Screening of BMPR1a for pathogenic mutations in familial colorectal cancer type X families from Newfoundland
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The Canadian province of Newfoundland and Labrador (NL) reports one of the highest incidence rates of familial colorectal cancer (CRC) worldwide. The NL population is an invaluable resource for studying genetic disorders because of a unique ancestry, and a willingness to participate in research studies. Familial colorectal cancer type X (FCCTX) describes a cluster of families with strong predisposition for CRC, of unknown etiology. A putative link between FCCTX and BMPR1a mutations has been identified in the Finnish population; however these findings have not been independently replicated. To investigate a potential connection between BMPR1a and FCCTX, we screened a cohort of 22 probands from unrelated NL FCCTX families using Sanger sequencing. This analysis did not independently replicate findings seen in Finland; as no candidate pathogenic BMPR1a mutations were uncovered. Our findings highlight that BMPR1a mutations are not a major contributor of FCCTX incidence in NL. Further investigation of additional FCCTX populations may assist in delineating a role for BMPR1a, if any, in FCCTX globally.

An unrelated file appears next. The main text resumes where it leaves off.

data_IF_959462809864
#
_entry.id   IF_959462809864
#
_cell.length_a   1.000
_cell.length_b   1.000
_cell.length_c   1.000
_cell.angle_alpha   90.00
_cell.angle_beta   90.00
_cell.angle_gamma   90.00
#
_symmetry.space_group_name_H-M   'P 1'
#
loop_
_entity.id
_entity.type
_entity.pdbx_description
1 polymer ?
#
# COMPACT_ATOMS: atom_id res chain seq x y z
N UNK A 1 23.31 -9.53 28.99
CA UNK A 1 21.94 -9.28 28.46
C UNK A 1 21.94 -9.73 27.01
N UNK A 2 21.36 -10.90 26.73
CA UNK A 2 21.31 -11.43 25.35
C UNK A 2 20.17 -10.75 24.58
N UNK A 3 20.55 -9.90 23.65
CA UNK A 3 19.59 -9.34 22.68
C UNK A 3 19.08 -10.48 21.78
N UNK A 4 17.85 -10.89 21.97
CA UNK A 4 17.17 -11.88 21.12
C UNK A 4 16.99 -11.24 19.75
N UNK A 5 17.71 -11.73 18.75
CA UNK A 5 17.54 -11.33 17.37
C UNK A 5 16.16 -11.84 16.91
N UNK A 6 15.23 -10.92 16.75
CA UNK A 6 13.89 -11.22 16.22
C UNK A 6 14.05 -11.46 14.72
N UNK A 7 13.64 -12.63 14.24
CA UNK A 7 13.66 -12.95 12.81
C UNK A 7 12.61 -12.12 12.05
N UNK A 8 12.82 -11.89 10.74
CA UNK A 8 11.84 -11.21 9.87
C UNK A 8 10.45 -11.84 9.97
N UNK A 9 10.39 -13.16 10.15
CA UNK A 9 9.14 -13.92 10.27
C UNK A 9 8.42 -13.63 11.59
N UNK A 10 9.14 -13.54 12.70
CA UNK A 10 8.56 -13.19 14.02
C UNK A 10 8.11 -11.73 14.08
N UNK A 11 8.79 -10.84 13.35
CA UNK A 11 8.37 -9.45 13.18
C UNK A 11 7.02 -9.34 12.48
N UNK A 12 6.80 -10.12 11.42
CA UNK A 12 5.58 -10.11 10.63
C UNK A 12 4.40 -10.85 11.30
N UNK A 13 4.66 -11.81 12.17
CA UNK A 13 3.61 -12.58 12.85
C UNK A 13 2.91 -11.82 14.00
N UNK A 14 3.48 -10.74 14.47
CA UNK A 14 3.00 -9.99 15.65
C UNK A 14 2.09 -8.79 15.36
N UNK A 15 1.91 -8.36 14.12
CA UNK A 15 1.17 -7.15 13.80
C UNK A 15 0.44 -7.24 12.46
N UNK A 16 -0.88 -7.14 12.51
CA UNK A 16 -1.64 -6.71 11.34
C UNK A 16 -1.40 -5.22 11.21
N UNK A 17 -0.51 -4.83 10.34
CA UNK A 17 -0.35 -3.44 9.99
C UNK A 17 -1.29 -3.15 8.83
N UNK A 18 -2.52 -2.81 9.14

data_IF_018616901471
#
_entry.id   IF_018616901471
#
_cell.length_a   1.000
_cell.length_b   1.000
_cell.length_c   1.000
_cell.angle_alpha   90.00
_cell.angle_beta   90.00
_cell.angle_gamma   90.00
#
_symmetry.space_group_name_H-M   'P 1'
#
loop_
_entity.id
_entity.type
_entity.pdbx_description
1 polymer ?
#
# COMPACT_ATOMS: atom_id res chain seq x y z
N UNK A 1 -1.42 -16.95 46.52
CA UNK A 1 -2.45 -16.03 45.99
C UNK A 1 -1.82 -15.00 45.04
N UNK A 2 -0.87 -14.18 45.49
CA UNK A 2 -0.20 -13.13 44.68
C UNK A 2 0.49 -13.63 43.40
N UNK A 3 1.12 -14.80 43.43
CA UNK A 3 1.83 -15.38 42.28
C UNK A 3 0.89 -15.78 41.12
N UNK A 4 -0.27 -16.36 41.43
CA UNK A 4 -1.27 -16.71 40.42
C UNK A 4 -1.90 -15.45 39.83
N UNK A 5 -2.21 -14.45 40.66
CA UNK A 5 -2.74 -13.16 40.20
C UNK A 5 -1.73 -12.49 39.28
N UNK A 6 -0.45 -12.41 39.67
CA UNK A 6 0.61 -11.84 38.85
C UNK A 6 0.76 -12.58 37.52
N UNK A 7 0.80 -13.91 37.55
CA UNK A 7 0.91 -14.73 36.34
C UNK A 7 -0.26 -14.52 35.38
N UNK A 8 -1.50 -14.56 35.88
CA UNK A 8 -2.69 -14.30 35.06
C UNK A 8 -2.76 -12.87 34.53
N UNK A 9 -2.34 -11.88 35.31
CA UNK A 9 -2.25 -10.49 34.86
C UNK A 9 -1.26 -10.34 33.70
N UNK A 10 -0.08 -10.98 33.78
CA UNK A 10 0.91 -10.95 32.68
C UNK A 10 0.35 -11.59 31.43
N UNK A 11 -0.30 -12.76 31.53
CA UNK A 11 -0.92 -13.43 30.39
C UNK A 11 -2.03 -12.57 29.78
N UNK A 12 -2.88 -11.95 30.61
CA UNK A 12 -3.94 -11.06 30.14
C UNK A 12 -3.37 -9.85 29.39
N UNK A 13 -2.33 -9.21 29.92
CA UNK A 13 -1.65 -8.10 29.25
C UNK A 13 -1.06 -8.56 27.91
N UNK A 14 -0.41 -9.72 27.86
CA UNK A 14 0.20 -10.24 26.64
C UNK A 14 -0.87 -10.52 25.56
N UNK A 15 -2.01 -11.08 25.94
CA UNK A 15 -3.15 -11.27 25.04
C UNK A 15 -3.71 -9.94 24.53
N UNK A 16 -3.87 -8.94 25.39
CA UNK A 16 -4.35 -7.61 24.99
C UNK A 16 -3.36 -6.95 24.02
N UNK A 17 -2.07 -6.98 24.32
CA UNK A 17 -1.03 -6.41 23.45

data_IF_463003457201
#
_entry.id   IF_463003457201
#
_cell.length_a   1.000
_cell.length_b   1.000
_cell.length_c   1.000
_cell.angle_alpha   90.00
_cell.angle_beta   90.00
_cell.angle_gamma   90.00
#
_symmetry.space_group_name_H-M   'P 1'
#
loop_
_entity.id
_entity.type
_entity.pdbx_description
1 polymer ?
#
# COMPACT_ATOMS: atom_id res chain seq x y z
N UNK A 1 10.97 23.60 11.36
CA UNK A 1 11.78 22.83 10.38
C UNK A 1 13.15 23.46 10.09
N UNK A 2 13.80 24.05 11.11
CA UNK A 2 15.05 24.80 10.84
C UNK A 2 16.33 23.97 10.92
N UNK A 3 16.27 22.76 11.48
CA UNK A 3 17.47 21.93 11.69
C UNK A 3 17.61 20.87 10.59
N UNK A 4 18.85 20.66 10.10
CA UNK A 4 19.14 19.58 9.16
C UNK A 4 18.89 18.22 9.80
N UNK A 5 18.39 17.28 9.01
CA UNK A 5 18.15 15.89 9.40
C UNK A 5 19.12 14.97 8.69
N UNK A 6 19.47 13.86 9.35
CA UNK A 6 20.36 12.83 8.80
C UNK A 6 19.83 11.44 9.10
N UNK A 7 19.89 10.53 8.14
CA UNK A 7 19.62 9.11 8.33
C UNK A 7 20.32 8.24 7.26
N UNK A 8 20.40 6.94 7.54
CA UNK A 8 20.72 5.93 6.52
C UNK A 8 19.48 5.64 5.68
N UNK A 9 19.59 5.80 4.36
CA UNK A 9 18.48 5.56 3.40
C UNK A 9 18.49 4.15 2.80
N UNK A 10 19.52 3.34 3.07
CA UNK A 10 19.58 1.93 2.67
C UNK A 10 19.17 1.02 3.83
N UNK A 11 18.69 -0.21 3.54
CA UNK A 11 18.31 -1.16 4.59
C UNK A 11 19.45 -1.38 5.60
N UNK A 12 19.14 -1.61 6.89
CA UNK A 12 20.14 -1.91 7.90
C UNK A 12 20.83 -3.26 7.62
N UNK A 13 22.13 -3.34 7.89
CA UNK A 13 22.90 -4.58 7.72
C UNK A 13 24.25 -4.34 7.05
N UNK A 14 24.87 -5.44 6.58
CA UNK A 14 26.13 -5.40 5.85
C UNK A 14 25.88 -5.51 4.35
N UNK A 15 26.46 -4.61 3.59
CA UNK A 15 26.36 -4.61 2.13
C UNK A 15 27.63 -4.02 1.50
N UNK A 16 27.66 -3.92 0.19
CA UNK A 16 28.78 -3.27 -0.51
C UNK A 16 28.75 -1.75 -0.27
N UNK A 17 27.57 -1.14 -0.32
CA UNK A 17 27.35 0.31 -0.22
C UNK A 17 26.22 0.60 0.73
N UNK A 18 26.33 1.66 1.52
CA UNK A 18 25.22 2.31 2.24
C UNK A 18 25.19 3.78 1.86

KeywordsBMPR1a Familial colorectal cancer type X Candidate gene Newfoundland and Labrador
The authors declare they hold no conflict of interest with respect to this work. We would foremost like to thank the study participants who donated their time, personal information and family histories. Their support is integral to our ongoing research. DRE generated and analyzed DNA sequence data using laboratory protocols and analysis software. He assisted in reviewing patient phenotypic information, performed a literature review, and prepared the manuscript. JSG collected the phenotypic information for each patient over a period of several decades and reviewed the manuscript. MOW conceived of the study, participated in study design and supervised the collection of molecular and genetic data. All authors read and approved the final manuscript. This work was funded by the Research and Development Corporation of Newfoundland and Labrador (RDCNL), and the Canadian Cancer Society Research Institute (CCSRI).
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